Cookies on this website

We use cookies to ensure that we give you the best experience on our website. If you click 'Accept all cookies' we'll assume that you are happy to receive all cookies and you won't see this message again. If you click 'Reject all non-essential cookies' only necessary cookies providing core functionality such as security, network management, and accessibility will be enabled. Click 'Find out more' for information on how to change your cookie settings.

Women resident in an area heavily contaminated by spoil from old lead mining have blood lead concentrations that are about 50% higher (p less than 0.001) than those of women living in a "control" area some distance away. Blood lead concentrations were related to the consumption of home grown produce. Those with the highest consumptions had blood lead concentrations that were 28% higher (p less than 0.001) than those of women who consumed no locally grown vegetables. Nevertheless, in the total population in the area this effect seemed likely to account for only about 5% of the population mean blood lead concentration. The data suggested that an increase in soil lead of 1000 micrograms/g is associated with an increase in blood lead of about 0.20 microM/1 (4.2 micrograms/dl).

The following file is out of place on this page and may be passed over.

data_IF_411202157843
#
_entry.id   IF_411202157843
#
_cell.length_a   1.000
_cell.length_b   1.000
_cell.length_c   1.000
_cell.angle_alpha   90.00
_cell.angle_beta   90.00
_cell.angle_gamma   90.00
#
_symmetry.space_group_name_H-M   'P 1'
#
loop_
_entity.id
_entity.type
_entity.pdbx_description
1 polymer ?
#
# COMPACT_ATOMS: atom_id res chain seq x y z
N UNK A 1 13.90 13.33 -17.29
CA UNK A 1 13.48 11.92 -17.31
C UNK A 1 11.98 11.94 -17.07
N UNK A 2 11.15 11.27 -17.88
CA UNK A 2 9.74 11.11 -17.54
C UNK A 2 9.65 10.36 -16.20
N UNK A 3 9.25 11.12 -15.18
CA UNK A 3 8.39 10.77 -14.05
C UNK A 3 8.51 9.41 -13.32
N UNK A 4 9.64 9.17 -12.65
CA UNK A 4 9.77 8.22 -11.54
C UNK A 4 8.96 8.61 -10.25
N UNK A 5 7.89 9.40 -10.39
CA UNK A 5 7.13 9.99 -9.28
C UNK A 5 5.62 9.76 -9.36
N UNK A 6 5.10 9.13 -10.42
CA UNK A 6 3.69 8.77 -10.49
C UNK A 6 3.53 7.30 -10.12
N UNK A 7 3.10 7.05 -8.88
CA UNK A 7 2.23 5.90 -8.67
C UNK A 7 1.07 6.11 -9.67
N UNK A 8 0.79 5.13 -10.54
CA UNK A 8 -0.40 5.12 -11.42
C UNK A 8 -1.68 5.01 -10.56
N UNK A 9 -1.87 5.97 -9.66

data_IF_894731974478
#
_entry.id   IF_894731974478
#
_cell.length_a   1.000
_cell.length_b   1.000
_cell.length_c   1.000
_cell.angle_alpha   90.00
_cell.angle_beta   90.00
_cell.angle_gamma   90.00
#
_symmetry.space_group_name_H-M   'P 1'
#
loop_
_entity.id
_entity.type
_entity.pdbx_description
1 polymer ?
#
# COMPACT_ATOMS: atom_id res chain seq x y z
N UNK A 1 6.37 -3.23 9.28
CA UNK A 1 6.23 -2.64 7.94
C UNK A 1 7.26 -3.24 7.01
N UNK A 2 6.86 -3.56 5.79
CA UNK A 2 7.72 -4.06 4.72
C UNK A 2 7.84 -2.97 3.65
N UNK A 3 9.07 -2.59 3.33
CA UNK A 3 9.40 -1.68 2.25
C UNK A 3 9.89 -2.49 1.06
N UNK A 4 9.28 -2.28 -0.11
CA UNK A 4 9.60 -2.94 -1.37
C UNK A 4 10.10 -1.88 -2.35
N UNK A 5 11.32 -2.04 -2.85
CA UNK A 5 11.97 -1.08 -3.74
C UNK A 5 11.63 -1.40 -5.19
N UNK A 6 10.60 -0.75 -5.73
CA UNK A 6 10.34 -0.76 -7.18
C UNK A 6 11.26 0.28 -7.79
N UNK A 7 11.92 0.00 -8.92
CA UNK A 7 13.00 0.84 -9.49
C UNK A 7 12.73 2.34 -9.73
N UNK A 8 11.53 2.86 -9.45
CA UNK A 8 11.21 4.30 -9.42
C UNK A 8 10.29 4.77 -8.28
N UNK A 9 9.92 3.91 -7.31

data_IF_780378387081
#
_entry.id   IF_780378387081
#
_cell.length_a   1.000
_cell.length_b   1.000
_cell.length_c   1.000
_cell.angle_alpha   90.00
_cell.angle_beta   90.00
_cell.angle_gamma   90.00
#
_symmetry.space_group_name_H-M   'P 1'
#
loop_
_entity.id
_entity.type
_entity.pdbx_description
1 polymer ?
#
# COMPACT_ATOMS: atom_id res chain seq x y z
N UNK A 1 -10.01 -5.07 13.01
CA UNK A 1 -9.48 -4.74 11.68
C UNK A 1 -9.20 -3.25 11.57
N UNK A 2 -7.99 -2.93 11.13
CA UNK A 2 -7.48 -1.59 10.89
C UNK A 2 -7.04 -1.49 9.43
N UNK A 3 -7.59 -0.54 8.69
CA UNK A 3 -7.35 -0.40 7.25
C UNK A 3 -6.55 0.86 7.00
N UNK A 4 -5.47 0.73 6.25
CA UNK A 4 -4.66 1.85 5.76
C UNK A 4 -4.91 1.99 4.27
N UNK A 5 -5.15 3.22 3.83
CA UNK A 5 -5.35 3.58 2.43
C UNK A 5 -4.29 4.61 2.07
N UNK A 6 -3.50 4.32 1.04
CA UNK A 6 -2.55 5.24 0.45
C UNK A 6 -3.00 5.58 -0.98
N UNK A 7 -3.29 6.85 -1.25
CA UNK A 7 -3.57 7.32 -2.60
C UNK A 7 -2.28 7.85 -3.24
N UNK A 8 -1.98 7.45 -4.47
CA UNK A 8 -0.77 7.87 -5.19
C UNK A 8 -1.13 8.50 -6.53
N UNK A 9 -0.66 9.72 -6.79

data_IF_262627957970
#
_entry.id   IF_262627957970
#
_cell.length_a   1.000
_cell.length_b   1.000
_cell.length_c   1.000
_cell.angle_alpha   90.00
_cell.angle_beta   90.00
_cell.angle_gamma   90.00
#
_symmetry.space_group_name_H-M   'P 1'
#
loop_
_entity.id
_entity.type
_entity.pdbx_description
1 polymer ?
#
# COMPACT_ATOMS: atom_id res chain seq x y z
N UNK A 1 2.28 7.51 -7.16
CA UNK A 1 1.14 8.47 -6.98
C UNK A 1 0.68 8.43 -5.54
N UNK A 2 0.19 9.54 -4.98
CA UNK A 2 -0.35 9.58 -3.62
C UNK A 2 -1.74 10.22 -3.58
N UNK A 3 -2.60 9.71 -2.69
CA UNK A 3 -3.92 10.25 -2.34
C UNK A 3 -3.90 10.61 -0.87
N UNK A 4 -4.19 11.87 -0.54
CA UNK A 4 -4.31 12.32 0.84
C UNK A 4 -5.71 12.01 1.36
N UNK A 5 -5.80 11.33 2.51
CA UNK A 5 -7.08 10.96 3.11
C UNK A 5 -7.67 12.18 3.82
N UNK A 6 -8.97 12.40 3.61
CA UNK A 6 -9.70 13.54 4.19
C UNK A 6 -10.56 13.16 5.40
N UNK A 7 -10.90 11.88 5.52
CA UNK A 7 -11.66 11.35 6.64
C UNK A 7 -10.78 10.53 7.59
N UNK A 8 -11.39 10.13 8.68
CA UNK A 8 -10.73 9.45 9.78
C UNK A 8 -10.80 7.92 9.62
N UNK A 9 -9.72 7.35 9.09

Journal article


J Epidemiol Community Health

Publication Date





173 - 176


Adult, Diet, Female, Humans, Lead, Mining, Soil Pollutants, Vegetables, Wales